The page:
Try jumpstarting the automobile to start it if you believe you have a bad alternator. Once it is on, shut off all electrical devices, including the radio, the air conditioner, and the headlights. Your car will use less battery power as a result of doing this, and it should have enough to allow you to drive it to the closest repair facility.
You should only do this on a clear day since you won’t be able to activate your headlights or wipers. It’s hazardous, but you might avoid having to pay for a towing service.
3. A Malfunctioning Starter Motor
Typically, a damaged starter motor won’t allow a car to crank or turn at all. The electric parts of your car will frequently click, but when you turn the key, the engine won’t start.
Other times, as described in the section titled signs of a bad starter, you will hear either a grinding noise or the whining sounds of a freewheeling starter motor if there is a problem with the pinion gear.
4. Ignition Issues or Other Engine Issues
Several issues with the engine itself, most frequently the ignition system, could cause your automobile to not start. These are the typical symptoms:
- Your automobile starts right up, but it won’t start and run on its own.
- Every electric component is in good operating order.
You may have ignition issues if you notice the preceding symptoms. Defective ignition coils or spark plugs may be at blame for this.
When one or both of them malfunctions, your ignition system won’t be able to generate enough spark for your engine to ignite the gasoline and air combination inside your cylinders and initiate combustion. Your automobile won’t start without the ignition, even though your engine can crank.
These symptoms may also point to a fuel supply issue for your vehicle. There is a problem with the gasoline system in this instance. An unreliable air intake system and a blown head gasket are further potential causes.
Regardless of the reason, if your car cranks perfectly but still won’t start, you have a problem with the engine, not the starter motor system.
How Can You Diagnose the Signs of a Bad Start?
The following actions can be taken to test the starter motor if you’re noticing signs of a bad starter and you believe it is the starter motor that is preventing your car from starting.
To test the starter and battery, you will need a voltmeter, which you can get for about $45. If you don’t feel like spending the money, you can also borrow it from a friend.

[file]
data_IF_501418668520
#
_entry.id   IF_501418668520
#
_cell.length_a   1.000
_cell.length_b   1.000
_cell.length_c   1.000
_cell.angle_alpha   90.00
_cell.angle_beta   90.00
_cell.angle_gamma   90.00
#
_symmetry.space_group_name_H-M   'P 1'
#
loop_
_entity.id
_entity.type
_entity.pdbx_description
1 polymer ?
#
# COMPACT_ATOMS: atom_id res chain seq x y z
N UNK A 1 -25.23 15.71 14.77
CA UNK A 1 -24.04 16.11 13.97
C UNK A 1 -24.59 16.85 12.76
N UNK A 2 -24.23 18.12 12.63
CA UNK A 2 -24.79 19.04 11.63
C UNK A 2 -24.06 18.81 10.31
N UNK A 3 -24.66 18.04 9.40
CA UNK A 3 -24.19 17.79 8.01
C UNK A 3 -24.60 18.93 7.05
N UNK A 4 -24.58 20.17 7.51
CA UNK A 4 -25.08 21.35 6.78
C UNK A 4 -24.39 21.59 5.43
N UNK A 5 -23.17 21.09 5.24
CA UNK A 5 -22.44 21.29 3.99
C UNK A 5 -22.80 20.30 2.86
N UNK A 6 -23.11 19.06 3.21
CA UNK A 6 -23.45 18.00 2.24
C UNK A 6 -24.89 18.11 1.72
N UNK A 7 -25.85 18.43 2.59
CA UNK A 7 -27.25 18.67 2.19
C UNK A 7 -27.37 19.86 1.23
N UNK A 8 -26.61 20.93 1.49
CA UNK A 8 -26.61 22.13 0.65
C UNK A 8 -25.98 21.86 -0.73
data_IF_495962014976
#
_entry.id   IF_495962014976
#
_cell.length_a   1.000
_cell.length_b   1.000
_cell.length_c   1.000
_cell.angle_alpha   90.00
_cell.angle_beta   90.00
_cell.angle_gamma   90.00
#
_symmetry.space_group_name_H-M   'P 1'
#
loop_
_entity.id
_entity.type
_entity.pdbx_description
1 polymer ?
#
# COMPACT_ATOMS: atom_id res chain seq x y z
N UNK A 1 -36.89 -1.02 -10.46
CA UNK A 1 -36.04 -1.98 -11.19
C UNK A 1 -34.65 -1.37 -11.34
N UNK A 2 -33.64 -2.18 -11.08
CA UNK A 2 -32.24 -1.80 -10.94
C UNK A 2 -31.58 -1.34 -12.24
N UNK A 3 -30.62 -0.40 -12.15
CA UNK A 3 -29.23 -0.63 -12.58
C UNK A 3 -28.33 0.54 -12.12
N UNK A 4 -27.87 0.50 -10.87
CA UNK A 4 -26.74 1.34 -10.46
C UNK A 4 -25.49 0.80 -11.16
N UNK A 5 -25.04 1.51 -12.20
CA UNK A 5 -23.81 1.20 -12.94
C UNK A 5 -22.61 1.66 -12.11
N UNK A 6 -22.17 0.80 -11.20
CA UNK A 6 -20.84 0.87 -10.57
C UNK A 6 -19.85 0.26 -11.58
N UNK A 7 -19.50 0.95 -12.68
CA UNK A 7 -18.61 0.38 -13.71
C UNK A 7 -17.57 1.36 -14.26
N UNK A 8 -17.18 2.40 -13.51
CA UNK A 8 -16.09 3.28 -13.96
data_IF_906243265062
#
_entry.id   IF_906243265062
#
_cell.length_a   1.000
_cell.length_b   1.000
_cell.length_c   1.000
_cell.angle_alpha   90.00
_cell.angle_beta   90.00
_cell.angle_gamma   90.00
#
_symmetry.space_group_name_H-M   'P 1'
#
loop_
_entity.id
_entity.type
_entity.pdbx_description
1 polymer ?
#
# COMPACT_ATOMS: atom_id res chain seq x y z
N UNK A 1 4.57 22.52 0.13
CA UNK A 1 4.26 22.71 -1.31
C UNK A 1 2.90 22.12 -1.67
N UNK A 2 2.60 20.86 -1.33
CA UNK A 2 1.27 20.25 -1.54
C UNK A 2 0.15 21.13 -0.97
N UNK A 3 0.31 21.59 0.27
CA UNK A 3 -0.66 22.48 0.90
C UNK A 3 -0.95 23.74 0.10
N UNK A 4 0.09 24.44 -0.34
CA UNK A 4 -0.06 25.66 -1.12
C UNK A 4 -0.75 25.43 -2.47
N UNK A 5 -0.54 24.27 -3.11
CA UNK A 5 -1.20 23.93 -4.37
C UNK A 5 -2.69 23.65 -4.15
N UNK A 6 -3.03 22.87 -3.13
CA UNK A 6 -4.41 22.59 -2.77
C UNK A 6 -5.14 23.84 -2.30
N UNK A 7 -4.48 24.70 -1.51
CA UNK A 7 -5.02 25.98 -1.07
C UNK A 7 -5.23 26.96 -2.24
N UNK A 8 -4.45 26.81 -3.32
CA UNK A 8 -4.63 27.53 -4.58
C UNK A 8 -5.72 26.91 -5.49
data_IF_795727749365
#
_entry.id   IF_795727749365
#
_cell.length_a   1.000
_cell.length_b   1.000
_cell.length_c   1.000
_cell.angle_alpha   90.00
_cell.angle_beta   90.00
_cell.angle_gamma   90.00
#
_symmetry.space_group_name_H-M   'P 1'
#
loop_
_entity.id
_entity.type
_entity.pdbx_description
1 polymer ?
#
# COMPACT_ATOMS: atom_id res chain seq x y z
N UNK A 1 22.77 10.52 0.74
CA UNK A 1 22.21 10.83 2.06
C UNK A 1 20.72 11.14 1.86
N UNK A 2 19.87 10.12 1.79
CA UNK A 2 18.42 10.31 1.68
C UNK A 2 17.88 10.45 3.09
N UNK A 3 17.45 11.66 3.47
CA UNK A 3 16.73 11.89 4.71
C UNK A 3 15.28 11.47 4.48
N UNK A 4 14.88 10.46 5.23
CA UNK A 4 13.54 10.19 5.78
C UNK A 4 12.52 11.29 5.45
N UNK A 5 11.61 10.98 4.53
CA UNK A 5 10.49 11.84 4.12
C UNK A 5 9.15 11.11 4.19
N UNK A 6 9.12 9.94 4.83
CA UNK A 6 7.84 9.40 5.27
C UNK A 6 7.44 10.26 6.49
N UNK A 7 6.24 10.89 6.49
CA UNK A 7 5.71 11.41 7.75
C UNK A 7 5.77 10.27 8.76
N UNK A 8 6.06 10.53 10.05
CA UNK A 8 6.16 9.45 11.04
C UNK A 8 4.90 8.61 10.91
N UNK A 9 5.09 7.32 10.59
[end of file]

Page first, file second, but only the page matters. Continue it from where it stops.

1. Find the Starter Motor and the Solenoid
The starter and the solenoid in the engine bay must first be located:
A typical car engine by Yones / CC BY-SA 3.0. If your engine turns over but won’t start right, you can have other issues, many of which are ignition system-related. However, you most likely have a starter relay problem if you try to start your car but the engine won’t crank, then you try again, and it starts.
- Open the hood of your car.
- The starter is often located deep down at the back of your engine. It frequently rests where your engine and transmission interface.
- The majority of starter motors are made of a long cylinder with a smaller cylinder resting on top or to one side. The starting solenoid is housed in this smaller cylinder.
- On one side of the solenoid cylinder, you will notice two distinct terminals protruding from the cylinder. The higher terminal is commonly connected to a battery from your car’s battery.
2. Hear for Any Clicking Noises
Ask someone else to start the engine after you’ve located the starter motor so you can listen to it and diagnose the problem. Depending on the clicking sounds your car is making, decide what to do next:
If a Repeated Click Is Heard
Your starter motor is most likely operating properly if you hear it click repeatedly. The solenoid is moving electricity, as shown by the clicking sound, but not enough to start the engine. The system will repeatedly click as it tries to crank the engine when it isn’t receiving enough electricity.
The next step in this scenario is to use a voltmeter to check the battery’s charge level. If your battery doesn’t have between 12.4 and 12.9 volts, your car’s battery is the cause of the issue.
In this scenario, you can use jumper cables to jumpstart the vehicle, but a new battery will still be required before the vehicle will start again.
If Only a Single Click Is Heard or Nothing At All
The solenoid may still function properly even if there is only one click or none at all, but the battery may not be strong enough to even power the solenoid.
Make sure to verify that your battery is fully charged; if it is, your starter solenoid is likely malfunctioning. In this situation, you can examine the starter solenoid by measuring the current resistance as follows:
3. Evaluating the Start Solenoid
To prevent injuries, make sure to avoid any moving engine parts and operate in a dry atmosphere before performing this, or any of the instructions above. Now, here’s how to test the current resistance if you think your starter solenoid is damaged:
- The lower terminal of the solenoid should receive the positive lead from the voltmeter. Next, connect the lower terminal with the negative lead.
- Have someone else turn the ignition key while you complete the first step. To achieve an accurate reading, make sure the leads are tightly contacting or fastened to the solenoid’s terminals.
- Keep an eye on the voltage drop displayed by the voltmeter; you need to observe a drop of 0.5 volts.
The internal components of an automotive alternator by Piero / CC BY-SA 3.0. You most likely have an alternator issue if the car starts, but then dies and won’t start again. You might also notice that your dashboard lights and headlights are flickering while you try to start the car.